Tag: Ireland

  1. Being Sat Upon

    This is something I’ve often remarked upon. As an Irish person who spent a lot of time in the UK but has since returned to Dublin, it’s very noticeable how prominent the UK is in Irish culture and media, and by contrast how near-invisible Ireland is in most of the UK.

    My wife — who is neither Irish nor British — can occasionally get a bit irritated by how UK-centric the Irish media is. And I do sympathise.

    But I also completely understand it and — contrary to the original tweet — am not in the least bit surprised by it. It is fully explained by this Douglas Adams line about horses…

    It is difficult to be sat on all day, every day, by some other creature, without forming an opinion about them. On the other hand, it is perfectly possible to sit all day, every day, on top of another creature and not have the slightest thought about them whatsoever.

    – Douglas Adams, Dirk Gently’s Holistic Detective Agency

    The featured image on this post (on social media shares) is copyright Brian Lenehan (cc-by-sa/2.0)

  2. A time for compromise

    Sinn Féin are doing their utmost to miss an open goal. This right now is the moment in history for them to be at their most adaptable. They need to bend over backwards to compromise – even to the point of acquiescence – because it offers them such a strategic advantage.

    As the effects of Brexit kick in, Northern Ireland is likely to be badly hit, and the DUP will increasingly appear unreasonable and destructive — not just to those outside NI politics, but to a lot of Unionists too. In 3 or 4 years time it is highly likely that Unionism, as a political force, will be at an all-time low. If Sinn Féin spend that time aggressively adopting the “voice of reason” role, I don’t think it’s beyond the bounds of possibility that they might succeed in holding and winning a border poll (surely their ultimate endgame?)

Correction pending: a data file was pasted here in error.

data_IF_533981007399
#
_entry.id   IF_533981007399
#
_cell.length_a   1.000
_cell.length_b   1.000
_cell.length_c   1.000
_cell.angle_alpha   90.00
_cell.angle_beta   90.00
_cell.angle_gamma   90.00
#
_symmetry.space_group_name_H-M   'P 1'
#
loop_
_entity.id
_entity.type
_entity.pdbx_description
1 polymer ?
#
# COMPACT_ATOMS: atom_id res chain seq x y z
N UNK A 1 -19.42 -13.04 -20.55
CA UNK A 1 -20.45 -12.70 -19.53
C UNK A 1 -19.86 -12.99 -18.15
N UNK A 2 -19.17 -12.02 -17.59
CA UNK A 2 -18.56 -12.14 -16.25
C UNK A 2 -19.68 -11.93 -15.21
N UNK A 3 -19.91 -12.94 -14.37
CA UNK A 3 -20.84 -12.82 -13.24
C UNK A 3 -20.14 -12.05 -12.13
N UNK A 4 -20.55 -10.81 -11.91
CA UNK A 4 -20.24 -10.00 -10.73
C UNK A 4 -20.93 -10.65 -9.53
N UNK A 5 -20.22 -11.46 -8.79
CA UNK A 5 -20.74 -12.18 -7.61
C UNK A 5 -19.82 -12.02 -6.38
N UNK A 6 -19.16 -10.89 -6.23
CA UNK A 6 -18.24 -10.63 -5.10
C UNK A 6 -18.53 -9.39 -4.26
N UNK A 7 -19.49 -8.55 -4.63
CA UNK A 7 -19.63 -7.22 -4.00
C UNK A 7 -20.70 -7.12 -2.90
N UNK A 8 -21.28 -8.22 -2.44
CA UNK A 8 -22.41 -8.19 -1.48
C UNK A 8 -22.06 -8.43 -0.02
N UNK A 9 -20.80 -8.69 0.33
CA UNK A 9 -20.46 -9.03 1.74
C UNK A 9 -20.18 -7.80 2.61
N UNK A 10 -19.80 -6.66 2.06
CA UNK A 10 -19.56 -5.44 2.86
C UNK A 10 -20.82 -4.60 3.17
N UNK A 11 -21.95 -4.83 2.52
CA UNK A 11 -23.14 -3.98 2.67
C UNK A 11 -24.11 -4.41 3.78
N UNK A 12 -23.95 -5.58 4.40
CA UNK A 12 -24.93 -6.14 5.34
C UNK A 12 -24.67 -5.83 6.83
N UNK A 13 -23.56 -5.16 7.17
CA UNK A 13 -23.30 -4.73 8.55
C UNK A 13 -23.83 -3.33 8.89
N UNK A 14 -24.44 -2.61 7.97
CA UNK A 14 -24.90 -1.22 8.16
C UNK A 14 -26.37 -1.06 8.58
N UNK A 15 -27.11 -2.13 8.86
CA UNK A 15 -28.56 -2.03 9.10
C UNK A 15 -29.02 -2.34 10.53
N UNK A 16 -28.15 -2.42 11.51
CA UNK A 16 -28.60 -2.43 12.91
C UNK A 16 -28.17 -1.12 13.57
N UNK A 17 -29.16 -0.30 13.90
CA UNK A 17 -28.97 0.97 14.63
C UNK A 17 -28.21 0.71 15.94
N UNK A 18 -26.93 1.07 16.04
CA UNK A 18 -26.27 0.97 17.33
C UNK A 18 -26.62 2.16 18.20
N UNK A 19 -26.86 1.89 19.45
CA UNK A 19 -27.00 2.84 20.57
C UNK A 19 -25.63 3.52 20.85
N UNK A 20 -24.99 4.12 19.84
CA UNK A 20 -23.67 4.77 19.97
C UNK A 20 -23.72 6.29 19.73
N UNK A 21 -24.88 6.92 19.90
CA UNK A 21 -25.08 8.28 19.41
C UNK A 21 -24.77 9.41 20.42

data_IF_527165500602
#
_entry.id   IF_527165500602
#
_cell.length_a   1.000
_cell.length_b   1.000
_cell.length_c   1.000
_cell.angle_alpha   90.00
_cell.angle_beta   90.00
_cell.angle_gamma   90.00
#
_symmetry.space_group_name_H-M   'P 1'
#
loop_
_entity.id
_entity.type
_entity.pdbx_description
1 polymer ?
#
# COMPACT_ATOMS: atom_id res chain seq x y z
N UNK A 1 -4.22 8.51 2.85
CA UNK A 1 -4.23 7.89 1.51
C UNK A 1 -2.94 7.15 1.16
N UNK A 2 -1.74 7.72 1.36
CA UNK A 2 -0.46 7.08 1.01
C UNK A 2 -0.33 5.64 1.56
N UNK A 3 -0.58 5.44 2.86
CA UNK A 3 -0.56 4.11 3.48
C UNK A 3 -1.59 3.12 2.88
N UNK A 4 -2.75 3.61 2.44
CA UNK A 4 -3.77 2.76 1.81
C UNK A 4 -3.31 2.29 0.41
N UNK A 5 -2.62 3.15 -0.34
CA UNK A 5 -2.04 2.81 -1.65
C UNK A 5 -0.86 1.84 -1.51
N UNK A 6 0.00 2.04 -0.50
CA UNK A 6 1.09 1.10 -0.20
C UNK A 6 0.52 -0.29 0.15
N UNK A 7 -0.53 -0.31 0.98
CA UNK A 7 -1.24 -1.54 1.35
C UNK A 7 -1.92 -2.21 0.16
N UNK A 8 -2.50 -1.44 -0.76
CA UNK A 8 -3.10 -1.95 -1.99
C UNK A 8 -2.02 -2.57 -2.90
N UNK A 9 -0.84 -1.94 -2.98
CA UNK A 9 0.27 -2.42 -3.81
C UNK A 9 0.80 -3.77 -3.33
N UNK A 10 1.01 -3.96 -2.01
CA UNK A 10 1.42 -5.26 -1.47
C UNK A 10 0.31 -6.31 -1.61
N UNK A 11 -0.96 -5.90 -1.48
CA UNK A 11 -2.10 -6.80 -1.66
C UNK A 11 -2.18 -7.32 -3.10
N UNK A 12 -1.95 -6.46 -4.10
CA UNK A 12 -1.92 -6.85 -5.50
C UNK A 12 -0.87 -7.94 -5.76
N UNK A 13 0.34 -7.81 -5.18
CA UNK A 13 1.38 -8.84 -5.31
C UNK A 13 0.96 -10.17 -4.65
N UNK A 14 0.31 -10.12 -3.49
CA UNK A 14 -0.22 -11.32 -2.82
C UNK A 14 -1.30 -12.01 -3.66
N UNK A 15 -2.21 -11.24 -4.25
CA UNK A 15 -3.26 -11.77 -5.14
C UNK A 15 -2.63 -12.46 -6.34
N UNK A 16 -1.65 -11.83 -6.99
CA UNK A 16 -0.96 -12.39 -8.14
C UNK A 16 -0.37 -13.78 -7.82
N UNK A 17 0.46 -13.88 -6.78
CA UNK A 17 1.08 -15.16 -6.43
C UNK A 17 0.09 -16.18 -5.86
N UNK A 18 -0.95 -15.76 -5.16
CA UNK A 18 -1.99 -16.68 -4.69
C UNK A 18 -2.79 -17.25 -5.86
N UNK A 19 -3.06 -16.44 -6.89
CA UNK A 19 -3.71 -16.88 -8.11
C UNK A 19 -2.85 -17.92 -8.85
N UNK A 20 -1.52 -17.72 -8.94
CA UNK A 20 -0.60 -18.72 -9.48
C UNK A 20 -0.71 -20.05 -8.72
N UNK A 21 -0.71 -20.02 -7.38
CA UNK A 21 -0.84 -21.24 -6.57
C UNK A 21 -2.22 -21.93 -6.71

Brexit makes such a thing possible (even if not hugely likely). But the only way it works (in my opinion) is if Sinn Féin play it right. And that means turning themselves into a party that a reasonable Unionist does not automatically view as The Enemy. They can’t afford to instantly alienate every single non-republican in Ireland if they are to ever achieve their stated aim. Now… I don’t know if that’s even possible; if Sinn Féin can make that change or if Northern Irish society could even permit it to happen.

    But that has to be the goal. And it starts with a willingness to compromise.

  3. Dublin Bus deregulation and why I’m against it

    So there was a discussion on twitter about the disaster that was UK regional bus deregulation. And yes, it was a disaster. A friend of mine from the North of England used to have (and probably still does; I’ve just not heard it in a while) a lengthy and well-rehearsed rant about the catastrophic effects of bus deregulation on Northern cities. By the time he had fully warmed to his theme you got the distinct impression that bus deregulation in the North of England was like AIDS, the Holocaust and Climate Change all rolled into one.

    In stark contrast to this buspocalypse, the twitter discussion held aloft the London model (a model apparently outlawed outside London — something I wasn’t aware of, but I can’t say surprises me) which retains a central authority (Transport for London) effectively managing and setting parameters for all bus routes; ensuring smooth integration with other routes and other modes of transport; but then offers those routes for private tender.

    And it works. From the point of view of the customer (who is always right, after all) London’s bus system is pretty excellent. Keeping a city the size of London moving is a bastid difficult task, and London buses contribute massively to achieving it. That’s undeniable even for an unreconstituted socialist like me.